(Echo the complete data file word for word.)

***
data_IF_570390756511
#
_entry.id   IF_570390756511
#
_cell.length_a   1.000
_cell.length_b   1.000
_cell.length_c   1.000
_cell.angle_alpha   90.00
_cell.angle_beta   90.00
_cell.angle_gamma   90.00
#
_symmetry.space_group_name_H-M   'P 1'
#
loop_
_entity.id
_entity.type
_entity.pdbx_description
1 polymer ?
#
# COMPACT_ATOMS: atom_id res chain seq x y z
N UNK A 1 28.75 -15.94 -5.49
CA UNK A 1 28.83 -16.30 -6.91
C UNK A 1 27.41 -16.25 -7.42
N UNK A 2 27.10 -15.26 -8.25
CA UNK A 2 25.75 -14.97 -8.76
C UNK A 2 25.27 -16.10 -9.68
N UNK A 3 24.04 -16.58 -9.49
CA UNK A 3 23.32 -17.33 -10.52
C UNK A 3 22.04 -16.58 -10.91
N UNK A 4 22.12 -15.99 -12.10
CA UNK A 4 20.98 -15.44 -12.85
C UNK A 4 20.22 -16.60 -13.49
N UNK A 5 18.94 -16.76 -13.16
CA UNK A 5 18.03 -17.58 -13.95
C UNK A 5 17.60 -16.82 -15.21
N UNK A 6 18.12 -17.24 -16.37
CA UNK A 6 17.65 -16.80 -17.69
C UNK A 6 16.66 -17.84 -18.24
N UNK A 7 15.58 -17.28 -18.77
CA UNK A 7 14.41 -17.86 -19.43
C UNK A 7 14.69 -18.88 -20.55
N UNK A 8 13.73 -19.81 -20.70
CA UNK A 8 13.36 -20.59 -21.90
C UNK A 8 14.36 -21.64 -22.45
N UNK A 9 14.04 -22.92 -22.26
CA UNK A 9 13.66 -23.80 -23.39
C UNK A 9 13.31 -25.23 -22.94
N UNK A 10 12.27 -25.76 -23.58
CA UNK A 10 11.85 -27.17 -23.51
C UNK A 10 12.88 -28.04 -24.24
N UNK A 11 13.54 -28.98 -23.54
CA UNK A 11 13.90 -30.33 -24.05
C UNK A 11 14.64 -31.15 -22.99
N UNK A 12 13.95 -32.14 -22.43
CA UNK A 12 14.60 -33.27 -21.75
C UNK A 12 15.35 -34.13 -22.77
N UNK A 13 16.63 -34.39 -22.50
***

data_IF_570390756511
#
_entry.id   IF_570390756511
#
_cell.length_a   1.000
_cell.length_b   1.000
_cell.length_c   1.000
_cell.angle_alpha   90.00
_cell.angle_beta   90.00
_cell.angle_gamma   90.00
#
_symmetry.space_group_name_H-M   'P 1'
#
loop_
_entity.id
_entity.type
_entity.pdbx_description
1 polymer ?
#
# COMPACT_ATOMS: atom_id res chain seq x y z
N UNK A 1 28.75 -15.94 -5.49
CA UNK A 1 28.83 -16.30 -6.91
C UNK A 1 27.41 -16.25 -7.42
N UNK A 2 27.10 -15.26 -8.25
CA UNK A 2 25.75 -14.97 -8.76
C UNK A 2 25.27 -16.10 -9.68
N UNK A 3 24.04 -16.58 -9.49
CA UNK A 3 23.32 -17.33 -10.52
C UNK A 3 22.04 -16.58 -10.91
N UNK A 4 22.12 -15.99 -12.10
CA UNK A 4 20.98 -15.44 -12.85
C UNK A 4 20.22 -16.60 -13.49
N UNK A 5 18.94 -16.76 -13.16
CA UNK A 5 18.03 -17.58 -13.95
C UNK A 5 17.60 -16.82 -15.21
N UNK A 6 18.12 -17.24 -16.37
CA UNK A 6 17.65 -16.80 -17.69
C UNK A 6 16.66 -17.84 -18.24
N UNK A 7 15.58 -17.28 -18.77
CA UNK A 7 14.41 -17.86 -19.43
C UNK A 7 14.69 -18.88 -20.55
N UNK A 8 13.73 -19.81 -20.70
CA UNK A 8 13.36 -20.59 -21.90
C UNK A 8 14.36 -21.64 -22.45
N UNK A 9 14.04 -22.92 -22.26
CA UNK A 9 13.66 -23.80 -23.39
C UNK A 9 13.31 -25.23 -22.94
N UNK A 10 12.27 -25.76 -23.58
CA UNK A 10 11.85 -27.17 -23.51
C UNK A 10 12.88 -28.04 -24.24
N UNK A 11 13.54 -28.98 -23.54
CA UNK A 11 13.90 -30.33 -24.05
C UNK A 11 14.64 -31.15 -22.99
N UNK A 12 13.95 -32.14 -22.43
CA UNK A 12 14.60 -33.27 -21.75
C UNK A 12 15.35 -34.13 -22.77
N UNK A 13 16.63 -34.39 -22.50